After a month in Liverpool it was off to Guantanamo, departing here the same day for Cristobal, arriving April 17th 1944, convoy GZ 65, nineteen ships. By May 7th 1944 the Brisbane Star had reached Auckland, then spending a month locally before departing June 4th from Wellington bound for Belfast and Avonmouth, arriving at the latter on July 15th 1944. Two weeks were spent here before heading south to Buenos Aires, arriving on August 18th 1944. Two weeks were spent here before heading north back to Liverpool, reaching here on September 26th 1944.
After a month at Liverpool the Brisbane Star departed on October 26th 1944 - arrived New York on November 9th 1944, convoy UC43A, 25 merchantmen, seven escorts. Brisbane Star continued south for Buenos Aires, arriving November 16th 1944. After two weeks here the ship returned to Liverpool, arriving Christmas Eve 1944.
The Brisbane Star sailed from Liverpool on January 28th 1945 - arrived New York on February 9th 1945, convoy UC54A, 32 merchantmen, ten escorts, Brisbane Star continued on to Sydney, Australia arriving March 21st 1945. Local journeys were made until May 6th 1945 when Brisbane Star sailed from Port Chalmers bound for London arriving June 10th 1945. After a month here the ship sailed for the USA arriving Norfolk on July 21st, Balboa (Panama) (Aug 17th), Sydney (Sept 23rd), included amongst the passengers were six brides of Australian servicemen. By October 9th 1945 the ship was at Port Alma, Queensland loading frozen meat for forces in India. Although the ship retained her grey wartime paint the funnel had been repainted with the line's colours. 3,500 tons of meat was to have been loaded at Townsville, but a watersiders strike there saw the Brisbane Star diverted away.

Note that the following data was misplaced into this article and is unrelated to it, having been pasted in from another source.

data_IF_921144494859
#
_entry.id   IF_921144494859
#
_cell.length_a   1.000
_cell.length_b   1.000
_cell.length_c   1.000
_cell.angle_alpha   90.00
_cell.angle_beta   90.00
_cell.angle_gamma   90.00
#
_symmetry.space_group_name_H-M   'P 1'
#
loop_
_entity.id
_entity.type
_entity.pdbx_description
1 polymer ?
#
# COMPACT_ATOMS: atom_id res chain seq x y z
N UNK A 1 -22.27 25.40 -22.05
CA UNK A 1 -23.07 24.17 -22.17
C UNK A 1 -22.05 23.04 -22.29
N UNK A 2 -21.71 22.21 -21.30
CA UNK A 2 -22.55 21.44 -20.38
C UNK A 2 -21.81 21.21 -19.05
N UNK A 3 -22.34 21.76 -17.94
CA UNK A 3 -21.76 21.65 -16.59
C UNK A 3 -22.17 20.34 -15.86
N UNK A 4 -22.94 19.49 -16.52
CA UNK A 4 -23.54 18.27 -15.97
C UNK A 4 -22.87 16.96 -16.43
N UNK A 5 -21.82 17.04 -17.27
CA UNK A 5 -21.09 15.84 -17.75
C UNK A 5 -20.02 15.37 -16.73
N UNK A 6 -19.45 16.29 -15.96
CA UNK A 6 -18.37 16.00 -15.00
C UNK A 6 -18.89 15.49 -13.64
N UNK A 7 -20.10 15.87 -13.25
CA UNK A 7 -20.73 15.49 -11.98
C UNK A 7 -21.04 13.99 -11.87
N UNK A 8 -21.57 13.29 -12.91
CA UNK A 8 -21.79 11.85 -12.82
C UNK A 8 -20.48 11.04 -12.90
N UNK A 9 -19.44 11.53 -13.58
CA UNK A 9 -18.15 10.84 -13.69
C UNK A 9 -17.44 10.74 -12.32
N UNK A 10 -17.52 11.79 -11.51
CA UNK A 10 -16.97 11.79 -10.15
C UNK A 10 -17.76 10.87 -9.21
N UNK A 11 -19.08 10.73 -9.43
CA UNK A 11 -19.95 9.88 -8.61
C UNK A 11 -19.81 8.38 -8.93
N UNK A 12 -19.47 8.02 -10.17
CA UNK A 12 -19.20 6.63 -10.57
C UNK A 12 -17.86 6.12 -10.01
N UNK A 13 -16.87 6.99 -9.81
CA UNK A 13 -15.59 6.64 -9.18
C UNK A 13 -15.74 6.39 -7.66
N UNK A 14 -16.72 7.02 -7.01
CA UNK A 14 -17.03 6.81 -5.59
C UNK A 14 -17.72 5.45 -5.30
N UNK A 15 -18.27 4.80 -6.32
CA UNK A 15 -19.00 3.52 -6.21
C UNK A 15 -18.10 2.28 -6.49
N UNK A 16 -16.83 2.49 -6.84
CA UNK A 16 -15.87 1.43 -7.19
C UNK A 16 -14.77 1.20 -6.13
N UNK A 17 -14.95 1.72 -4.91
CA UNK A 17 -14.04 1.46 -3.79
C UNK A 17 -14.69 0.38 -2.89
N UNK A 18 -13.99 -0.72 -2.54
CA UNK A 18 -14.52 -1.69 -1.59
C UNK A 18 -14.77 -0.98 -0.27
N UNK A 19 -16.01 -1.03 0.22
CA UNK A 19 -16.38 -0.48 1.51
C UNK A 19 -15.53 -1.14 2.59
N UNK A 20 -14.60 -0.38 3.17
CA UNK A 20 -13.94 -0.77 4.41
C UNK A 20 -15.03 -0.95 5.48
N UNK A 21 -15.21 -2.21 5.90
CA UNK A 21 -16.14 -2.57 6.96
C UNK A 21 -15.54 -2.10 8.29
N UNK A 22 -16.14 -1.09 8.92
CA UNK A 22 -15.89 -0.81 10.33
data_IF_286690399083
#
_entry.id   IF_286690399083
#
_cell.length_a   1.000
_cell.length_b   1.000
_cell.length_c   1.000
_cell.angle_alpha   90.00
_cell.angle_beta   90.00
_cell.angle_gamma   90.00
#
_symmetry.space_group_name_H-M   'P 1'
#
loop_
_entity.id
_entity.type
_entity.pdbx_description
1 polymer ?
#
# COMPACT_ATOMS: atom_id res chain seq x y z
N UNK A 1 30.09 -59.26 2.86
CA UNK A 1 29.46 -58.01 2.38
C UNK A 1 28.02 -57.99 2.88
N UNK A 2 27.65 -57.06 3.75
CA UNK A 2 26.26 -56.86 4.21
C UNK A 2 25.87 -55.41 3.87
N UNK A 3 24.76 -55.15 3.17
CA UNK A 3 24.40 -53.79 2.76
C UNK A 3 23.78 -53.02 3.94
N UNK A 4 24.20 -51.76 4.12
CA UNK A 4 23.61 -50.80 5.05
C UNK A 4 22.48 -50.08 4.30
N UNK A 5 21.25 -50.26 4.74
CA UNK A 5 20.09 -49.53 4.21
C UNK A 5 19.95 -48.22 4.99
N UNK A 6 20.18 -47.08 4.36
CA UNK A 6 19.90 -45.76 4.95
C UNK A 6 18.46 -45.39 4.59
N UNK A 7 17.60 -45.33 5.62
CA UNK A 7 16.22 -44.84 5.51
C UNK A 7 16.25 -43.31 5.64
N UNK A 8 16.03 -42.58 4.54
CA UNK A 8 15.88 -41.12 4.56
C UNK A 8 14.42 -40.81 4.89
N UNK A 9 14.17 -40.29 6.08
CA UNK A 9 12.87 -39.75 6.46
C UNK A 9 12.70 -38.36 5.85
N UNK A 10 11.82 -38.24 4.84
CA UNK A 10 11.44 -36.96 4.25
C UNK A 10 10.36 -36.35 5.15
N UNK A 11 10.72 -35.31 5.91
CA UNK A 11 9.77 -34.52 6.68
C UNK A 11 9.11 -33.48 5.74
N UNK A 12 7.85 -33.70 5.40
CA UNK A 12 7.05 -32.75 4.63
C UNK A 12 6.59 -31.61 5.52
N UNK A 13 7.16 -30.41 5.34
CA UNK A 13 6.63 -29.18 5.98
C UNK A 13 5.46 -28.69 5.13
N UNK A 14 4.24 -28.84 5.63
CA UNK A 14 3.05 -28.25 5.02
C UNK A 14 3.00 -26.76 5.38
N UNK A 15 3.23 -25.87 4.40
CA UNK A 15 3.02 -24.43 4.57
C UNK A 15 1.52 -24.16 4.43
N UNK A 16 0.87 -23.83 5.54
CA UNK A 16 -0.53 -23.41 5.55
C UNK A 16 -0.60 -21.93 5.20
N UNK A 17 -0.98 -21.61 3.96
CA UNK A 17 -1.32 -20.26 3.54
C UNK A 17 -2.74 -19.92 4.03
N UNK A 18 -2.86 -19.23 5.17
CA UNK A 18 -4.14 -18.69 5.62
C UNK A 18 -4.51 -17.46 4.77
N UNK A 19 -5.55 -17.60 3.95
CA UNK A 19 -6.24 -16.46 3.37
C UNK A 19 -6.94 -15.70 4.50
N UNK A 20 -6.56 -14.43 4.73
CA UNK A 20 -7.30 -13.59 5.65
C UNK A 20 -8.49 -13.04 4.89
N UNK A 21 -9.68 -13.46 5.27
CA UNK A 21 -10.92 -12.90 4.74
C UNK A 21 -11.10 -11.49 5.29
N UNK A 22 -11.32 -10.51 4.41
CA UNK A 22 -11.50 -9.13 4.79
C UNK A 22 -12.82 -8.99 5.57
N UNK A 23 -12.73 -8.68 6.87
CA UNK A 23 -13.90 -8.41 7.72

January 25th 1946: near Fremantle, Melbourne (Feb 5th - 14th).